Well, that went well. The selection of the England football manager has been carried out with enough pomp, secrecy and puffs of smoke to make the election of a pope look as simple as buying a packet of fags. The workings of the almighty may be mysterious, but it’s kids’ stuff compared to what goes on between the ears of FA chairman David Bernstein. Quite why the straightforward and correct appointment of Roy Hodgson became so byzantine is hard to see. But we are where we are and a jolly good thing too.
Myself, I was never convinced Harry Redknapp was the bolt-on for the job assumed by the London-based sports press, in the chunterings of the radio phone-ins, and among England twitterati like Jack Wilshere, Wayne Rooney and Rio Ferdinand. Come to think of it, with support like that you could see Harry was doomed. There’s nothing the FA would want more than being told what to do by pampered superstars of, er, proven international achievement like Rio and Wayne.
The press and the public like Harry because he gives good quote, is charismatic, often surprising, and produces nice football teams. He’s also a geezer, good and proper. Though whether he is so adored in say Penrith or Penzance I am less sure. Or indeed on the four-man Team England selection committee, where sits Sir Trevor Brooking. They were together at West Ham in the 1970s, where Brooking was famously well-educated, restrained, almost teetotal and dedicated to training. Harry, it is fair to say, less so.
Roy is different. He gives balanced quote, is thoughtful and enjoys his books. He’s very much not a geezer. He was an adviser to Sebastian Faulks about the football scenes in his novel A Week in December. After a long chat about, among other things, the spat between Julian Barnes and Martin Amis, Hodgson took Faulks down to the training ground. One of the first people they saw was the American striker Clint Dempsey. ‘Hey Clint,’ said Hodgson. ‘You read books. Come and say hello to Sebastian Faulks.’ Make that man England manager.
Rooney and Terry may be not big into Roy. Roy is big into Milan Kundera and Philip Roth. That probably won’t lead to lively banter around the Krakow hotel fire but isn’t a more thoughtful England a good thing? We’re told he’ll lose the dressing room because he’ll want his players to train for more time than it takes to drive a chromed Ferrari from Cheshire to the new FA academy at Burton. Is that so bad? Hodgson has taken West Brom (yes, West Brom for heaven’s sake!) to the top half of the toughest league in Europe. He speaks five languages, and led Switzerland to the last 16 of a World Cup. But will the England job work out for such a talented, funny, intelligent man? Probably not. Already there are jokes about how he’ll cope with ‘Gewwarwd, Wooney, Tewwy and Wio’. The people have decided. As soon as there’s a bump in the road, he won’t be the right man for the job, because he’ll never be ’Arry.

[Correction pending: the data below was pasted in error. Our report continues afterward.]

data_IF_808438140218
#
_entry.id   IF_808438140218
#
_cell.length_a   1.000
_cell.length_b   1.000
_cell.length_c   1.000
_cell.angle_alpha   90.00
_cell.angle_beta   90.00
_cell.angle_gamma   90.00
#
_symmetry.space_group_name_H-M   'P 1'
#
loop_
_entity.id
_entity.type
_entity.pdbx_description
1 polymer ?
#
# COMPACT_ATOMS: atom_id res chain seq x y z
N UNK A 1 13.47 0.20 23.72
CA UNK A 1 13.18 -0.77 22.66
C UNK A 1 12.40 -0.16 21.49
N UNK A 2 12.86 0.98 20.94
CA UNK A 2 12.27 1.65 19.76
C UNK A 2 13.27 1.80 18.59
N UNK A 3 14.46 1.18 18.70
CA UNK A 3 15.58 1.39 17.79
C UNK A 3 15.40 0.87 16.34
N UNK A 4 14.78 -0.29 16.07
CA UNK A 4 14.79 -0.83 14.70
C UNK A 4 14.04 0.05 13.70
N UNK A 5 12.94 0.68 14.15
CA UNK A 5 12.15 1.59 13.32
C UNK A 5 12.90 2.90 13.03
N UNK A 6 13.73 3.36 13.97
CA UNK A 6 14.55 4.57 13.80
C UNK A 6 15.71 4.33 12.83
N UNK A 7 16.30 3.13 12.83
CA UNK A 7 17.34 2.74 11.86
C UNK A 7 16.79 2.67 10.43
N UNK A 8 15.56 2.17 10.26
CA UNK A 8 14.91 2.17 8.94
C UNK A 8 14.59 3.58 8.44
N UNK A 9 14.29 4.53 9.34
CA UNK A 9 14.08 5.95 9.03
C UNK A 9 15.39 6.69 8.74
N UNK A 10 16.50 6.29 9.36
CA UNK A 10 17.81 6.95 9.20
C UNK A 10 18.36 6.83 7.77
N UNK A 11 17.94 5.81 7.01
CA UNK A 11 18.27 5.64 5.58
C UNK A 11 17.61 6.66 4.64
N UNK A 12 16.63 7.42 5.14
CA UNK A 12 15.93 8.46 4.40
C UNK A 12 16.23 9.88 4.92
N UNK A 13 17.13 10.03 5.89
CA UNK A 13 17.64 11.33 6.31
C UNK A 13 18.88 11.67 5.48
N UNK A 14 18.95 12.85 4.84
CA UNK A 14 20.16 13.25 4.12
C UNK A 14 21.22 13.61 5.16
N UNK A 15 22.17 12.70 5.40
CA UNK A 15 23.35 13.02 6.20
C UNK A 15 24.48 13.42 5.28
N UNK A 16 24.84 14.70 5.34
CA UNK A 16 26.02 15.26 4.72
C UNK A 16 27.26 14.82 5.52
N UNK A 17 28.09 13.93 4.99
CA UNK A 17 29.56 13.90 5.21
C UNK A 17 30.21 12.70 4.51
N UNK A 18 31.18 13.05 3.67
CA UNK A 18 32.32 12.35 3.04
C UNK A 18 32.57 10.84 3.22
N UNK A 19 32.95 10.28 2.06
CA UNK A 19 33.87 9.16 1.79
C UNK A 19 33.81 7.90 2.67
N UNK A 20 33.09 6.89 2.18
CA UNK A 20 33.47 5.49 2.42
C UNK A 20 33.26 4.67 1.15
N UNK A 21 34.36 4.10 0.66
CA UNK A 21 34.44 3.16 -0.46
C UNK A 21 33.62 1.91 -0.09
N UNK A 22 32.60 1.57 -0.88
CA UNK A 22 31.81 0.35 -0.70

And so to another unsung football hero: Rickie Lambert, newly promoted Southampton’s striker. Well, he’s sung about on the terraces at St Mary’s, but not yet the Premier League. Of all the reasons to look forward to next season, nothing will beat his first goal. Nobody could fail to be won over by his post-promotion TV interview, young son on arm, anticipating playing at Anfield, the ground of his dreams. At 30, he’s finally getting a crack at the big time — thanks largely to his own 31 goals this season. Until last year’s promotion, he hadn’t played above League One. Lambert for England, I say. There couldn’t be a greater contrast between the relationship of Lambert and his gaffer, Nigel Adkins, and that of Carlos Tevez and Roberto Mancini.
Roger Alton is an executive editor at the Times.